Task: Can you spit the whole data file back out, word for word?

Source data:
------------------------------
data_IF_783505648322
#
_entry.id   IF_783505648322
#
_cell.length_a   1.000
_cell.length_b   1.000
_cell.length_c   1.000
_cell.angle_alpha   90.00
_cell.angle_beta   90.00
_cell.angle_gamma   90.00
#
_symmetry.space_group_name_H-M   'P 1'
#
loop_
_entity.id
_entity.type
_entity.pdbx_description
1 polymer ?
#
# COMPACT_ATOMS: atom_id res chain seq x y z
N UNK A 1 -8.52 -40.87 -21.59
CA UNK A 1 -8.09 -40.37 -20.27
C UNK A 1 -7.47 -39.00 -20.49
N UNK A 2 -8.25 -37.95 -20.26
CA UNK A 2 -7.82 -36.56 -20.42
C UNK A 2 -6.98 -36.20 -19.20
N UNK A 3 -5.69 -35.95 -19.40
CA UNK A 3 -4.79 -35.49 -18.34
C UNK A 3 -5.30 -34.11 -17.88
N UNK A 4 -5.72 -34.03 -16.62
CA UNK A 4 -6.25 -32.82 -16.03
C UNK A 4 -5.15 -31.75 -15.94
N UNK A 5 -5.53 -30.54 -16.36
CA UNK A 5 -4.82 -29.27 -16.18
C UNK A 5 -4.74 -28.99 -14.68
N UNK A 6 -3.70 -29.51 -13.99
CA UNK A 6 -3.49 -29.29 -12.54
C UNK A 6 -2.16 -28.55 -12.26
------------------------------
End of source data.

data_IF_783505648322
#
_entry.id   IF_783505648322
#
_cell.length_a   1.000
_cell.length_b   1.000
_cell.length_c   1.000
_cell.angle_alpha   90.00
_cell.angle_beta   90.00
_cell.angle_gamma   90.00
#
_symmetry.space_group_name_H-M   'P 1'
#
loop_
_entity.id
_entity.type
_entity.pdbx_description
1 polymer ?
#
# COMPACT_ATOMS: atom_id res chain seq x y z
N UNK A 1 -8.52 -40.87 -21.59
CA UNK A 1 -8.09 -40.37 -20.27
C UNK A 1 -7.47 -39.00 -20.49
N UNK A 2 -8.25 -37.95 -20.26
CA UNK A 2 -7.82 -36.56 -20.42
C UNK A 2 -6.98 -36.20 -19.20
N UNK A 3 -5.69 -35.95 -19.40
CA UNK A 3 -4.79 -35.49 -18.34
C UNK A 3 -5.30 -34.11 -17.88
N UNK A 4 -5.72 -34.03 -16.62
CA UNK A 4 -6.25 -32.82 -16.03
C UNK A 4 -5.15 -31.75 -15.94
N UNK A 5 -5.53 -30.54 -16.36
CA UNK A 5 -4.82 -29.27 -16.18
C UNK A 5 -4.74 -28.99 -14.68
N UNK A 6 -3.70 -29.51 -13.99
CA UNK A 6 -3.49 -29.29 -12.54
C UNK A 6 -2.16 -28.55 -12.26